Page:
Editor at Large Spoken English

dahl-eye LAH-mah and mah-MOOD ah-BAH-SS: Saying It Right at Voice of America

Here in the United States, there are many recognizable accents. Just ask a native of the Peach state about the former President and he may well tell you about “JIH-mih KAH-tuh” from “JAW-juh. “

That’s Jim Tedder of Voice of America (VOA), the U.S.-funded broadcasting service which merits mention on this blog for its use of Special English alone.

Today, however, the focus is on Tedder’s VOA Pronunciation Guide, a handy little index of over 5,000 place and person names which could give an English speaker difficulty. Wondering about what to call the Dalai Lama and Mahmoud Abbas? Check the title of this post, and then click on over to the Pronunciation Guide where you can download actual mp3s of every name, sometimes even recorded by the name’s very—er—namesake.

Did you notice how I used that awkward construction in the last sentence so I wouldn’t have to say his or her? Yeah, I went there.

Editor at Large Spoken English U.S. vs. U.K. Written English

Expect a New Post Momentarily

The title above has two meanings, but only one of them is universally accepted. Which are you thinking of?

From Merriam-Webster (American):
1: for a moment (was momentarily delayed)
2 archaic : instantly
3: at any moment : in a moment (will be leaving momentarily)

I make one new blog post every weekday: each day of the Western business week running Monday to Friday. One moment of each day, I post a new entry to this page.

If I updated according to the uncontroversial usage for momentarily, you wouldn’t see any of them for long: they’d be online for just that one moment, and no longer!

Of course, you probably thought from the title that I would be making a new post very soon. The question is, did you think I had made a grammatical error?

A Questionable Coinage for an Established Word
You can see that Merriam-Webster does not; the “incorrect” usage of momentarily to mean “almost immediately” is present and accounted for. But just as prescriptivists and descriptivists have been sparring over hopefully for four decades, people can get crabby about the proper use of momentarily.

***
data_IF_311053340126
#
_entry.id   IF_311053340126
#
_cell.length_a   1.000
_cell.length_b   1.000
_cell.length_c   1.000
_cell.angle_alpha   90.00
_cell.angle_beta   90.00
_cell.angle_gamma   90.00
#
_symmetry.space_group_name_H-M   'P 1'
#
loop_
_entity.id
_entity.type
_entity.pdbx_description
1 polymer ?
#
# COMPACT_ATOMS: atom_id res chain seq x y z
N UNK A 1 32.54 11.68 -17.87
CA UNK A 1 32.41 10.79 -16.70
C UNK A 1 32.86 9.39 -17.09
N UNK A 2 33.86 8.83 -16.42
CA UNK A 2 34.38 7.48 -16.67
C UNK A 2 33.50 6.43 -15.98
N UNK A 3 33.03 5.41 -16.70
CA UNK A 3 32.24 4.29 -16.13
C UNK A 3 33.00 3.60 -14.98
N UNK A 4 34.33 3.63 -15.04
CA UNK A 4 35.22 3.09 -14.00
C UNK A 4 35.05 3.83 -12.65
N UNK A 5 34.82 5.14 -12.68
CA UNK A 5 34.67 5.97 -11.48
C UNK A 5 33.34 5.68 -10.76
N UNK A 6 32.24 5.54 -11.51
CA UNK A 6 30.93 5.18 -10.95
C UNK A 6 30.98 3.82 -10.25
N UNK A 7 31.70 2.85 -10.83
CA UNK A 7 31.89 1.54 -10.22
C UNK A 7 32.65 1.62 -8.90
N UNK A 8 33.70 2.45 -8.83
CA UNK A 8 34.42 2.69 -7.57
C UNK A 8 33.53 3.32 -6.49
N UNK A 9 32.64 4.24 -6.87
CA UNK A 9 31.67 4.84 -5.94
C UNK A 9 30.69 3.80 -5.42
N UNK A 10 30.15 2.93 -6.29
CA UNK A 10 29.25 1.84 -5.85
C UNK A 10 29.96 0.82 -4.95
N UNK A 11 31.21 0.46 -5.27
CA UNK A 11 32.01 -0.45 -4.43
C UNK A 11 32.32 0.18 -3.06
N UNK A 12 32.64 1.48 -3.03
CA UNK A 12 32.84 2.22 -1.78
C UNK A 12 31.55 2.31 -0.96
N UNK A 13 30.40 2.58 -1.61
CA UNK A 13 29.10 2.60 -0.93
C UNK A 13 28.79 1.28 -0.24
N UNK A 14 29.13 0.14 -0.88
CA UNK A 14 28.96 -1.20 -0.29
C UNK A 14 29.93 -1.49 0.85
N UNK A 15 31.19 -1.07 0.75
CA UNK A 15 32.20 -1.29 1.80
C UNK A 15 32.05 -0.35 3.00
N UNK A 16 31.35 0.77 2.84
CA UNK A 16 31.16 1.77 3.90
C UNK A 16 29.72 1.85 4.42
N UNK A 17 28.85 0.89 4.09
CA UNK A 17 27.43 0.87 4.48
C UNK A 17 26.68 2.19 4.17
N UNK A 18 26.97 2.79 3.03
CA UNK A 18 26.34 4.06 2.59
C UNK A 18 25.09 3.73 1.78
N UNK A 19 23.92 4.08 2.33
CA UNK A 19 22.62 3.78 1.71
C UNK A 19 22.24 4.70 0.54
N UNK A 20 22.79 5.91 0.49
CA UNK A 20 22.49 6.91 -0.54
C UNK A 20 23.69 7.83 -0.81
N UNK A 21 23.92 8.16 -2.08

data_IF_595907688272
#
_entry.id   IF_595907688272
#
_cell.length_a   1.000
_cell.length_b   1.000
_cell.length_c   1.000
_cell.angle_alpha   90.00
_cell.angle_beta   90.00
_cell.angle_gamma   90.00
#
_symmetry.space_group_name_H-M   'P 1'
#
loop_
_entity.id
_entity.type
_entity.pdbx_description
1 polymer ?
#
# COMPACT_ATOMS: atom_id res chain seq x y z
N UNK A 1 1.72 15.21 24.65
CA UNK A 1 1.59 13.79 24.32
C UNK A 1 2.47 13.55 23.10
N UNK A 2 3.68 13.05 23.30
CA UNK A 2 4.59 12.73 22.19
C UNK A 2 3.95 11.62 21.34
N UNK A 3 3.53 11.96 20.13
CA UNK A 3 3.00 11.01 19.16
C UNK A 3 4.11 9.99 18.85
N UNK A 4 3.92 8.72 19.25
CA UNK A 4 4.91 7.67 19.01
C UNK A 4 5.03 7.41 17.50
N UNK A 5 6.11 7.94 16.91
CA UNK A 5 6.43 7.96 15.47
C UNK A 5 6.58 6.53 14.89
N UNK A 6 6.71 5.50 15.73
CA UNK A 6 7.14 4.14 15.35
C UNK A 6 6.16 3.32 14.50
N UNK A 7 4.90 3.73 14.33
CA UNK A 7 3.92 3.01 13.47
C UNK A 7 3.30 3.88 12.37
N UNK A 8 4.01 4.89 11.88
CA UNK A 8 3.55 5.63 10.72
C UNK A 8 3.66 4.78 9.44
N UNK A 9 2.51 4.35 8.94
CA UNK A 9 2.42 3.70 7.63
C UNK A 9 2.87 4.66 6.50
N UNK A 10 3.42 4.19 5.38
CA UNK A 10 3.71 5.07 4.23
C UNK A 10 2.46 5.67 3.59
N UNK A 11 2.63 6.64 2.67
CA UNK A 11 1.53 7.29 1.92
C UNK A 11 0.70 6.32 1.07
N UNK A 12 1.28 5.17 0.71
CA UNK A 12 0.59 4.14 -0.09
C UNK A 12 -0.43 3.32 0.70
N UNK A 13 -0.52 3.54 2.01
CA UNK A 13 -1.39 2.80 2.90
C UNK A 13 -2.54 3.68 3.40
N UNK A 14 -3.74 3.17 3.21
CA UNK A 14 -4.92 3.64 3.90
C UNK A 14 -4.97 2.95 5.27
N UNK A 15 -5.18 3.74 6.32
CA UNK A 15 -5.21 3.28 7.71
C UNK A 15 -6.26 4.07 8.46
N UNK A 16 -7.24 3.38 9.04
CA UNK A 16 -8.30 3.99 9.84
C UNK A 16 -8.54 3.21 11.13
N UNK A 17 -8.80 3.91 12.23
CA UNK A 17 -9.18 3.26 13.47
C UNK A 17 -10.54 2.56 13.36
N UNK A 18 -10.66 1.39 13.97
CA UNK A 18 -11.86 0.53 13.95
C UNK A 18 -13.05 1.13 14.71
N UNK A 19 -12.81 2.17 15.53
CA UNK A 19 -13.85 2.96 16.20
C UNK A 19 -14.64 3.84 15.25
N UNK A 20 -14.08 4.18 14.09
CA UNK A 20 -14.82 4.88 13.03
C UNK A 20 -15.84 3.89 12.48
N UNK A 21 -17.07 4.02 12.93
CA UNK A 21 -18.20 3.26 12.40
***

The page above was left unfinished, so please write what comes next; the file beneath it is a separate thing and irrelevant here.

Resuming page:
The prescriptivists are sick of the word being shoehorned into waiting rooms and voicemail queues:

The doctor will be with you momentarily.
Your call will be answered momentarily.
You will receive a grammatically incorrect response momentarily.

The descriptivists, on the other hand, see speakers creating a practical new definition that ends a sentence more conveniently than the three-word “in a moment” and more precisely than the hazy “shortly.” While we may not be able to measure the length of a moment, it is at least a countable noun: we know that “a few moments” would be longer than just one.

But Should You Use It?
This abbreviation of “in a moment” is here to stay, at least in the United States. What M-W cites as the third definition for momentarily, Princeton’s WordNet cites as the first. The usage would not pop up in so many places if it did not fulfill a lexical need. Be careful, though: I don’t think the need for momentarily has permeated the entire English-speaking population to the level that you can use it with the impunity afforded to a word like hopefully, a formerly controversial usage that takes the place of the mouthful “it is to be hoped.” The British seem particularly irked by the iffy use of momentarily, so watch out if you’re submitting something to the Financial Times.

In any case, this all means that my pragmatic prescriptivism still gets activated when a writer I’m editing promises to prove her point “momentarily” in a paper.

It also means that I make use of hopefully all the time–but that’s a post for another moment.

Editor at Large Spoken English Written English

Expat Vocab Hour: Anglophone and Anglophile

Do you know what both of these A-words mean?

I was only familiar with one of them until I moved to Barcelona and the other suddenly became paramount.

An Anglophile is easy enough to figure out: just as a logophile is a lover of words, an Anglophile loves the English, and often their language as well.

My boyfriend is English, and I blog about words: pretty easy to paste an Anglophile label on me.

But the root -phone is trickier, because analogous forms such as homophone and microphone don’t exactly offer a trail of breadcrumbs.

A Brief Digression: Linguistic Battles in Barcelona

Stay with me here, it’s relevant.